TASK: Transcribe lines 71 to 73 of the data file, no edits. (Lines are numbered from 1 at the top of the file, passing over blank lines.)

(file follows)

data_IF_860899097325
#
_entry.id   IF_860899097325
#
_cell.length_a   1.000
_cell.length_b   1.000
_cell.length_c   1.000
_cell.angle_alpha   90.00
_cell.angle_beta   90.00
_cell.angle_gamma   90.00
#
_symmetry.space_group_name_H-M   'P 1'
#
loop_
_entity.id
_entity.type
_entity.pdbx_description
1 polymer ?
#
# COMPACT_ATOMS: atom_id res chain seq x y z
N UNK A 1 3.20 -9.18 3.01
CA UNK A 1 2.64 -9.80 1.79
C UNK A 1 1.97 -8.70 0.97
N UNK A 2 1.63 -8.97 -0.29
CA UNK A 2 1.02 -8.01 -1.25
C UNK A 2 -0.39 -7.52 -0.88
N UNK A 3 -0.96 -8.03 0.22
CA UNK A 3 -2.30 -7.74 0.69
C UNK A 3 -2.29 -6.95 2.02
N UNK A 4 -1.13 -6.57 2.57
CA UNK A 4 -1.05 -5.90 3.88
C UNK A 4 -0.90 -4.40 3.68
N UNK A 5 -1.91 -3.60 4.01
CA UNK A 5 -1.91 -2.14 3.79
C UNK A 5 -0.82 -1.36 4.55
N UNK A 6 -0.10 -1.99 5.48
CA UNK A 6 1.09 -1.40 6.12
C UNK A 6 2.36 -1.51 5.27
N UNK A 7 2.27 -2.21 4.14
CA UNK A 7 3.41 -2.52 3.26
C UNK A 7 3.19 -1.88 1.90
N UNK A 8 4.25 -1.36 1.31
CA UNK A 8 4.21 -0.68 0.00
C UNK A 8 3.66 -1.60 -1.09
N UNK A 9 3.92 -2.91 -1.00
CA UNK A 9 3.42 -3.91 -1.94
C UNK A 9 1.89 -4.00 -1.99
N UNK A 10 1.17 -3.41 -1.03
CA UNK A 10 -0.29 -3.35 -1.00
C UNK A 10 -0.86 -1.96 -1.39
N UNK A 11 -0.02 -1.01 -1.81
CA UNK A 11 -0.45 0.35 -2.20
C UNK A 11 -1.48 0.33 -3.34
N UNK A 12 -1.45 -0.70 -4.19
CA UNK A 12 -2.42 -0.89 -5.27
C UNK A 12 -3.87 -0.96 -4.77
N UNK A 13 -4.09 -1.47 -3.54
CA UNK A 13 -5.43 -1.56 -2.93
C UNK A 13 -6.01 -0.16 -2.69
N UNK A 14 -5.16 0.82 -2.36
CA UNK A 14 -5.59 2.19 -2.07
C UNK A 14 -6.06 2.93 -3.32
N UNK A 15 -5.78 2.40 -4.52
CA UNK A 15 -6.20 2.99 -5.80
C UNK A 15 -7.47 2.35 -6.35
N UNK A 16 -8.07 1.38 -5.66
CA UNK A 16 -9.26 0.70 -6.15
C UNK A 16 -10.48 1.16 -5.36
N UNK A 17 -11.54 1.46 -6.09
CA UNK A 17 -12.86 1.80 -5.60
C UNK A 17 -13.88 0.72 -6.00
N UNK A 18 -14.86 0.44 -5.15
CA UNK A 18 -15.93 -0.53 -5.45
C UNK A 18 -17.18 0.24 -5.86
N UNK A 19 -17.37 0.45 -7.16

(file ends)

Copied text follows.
C UNK A 17 -13.88 0.72 -6.00
N UNK A 18 -14.86 0.44 -5.15
CA UNK A 18 -15.93 -0.53 -5.45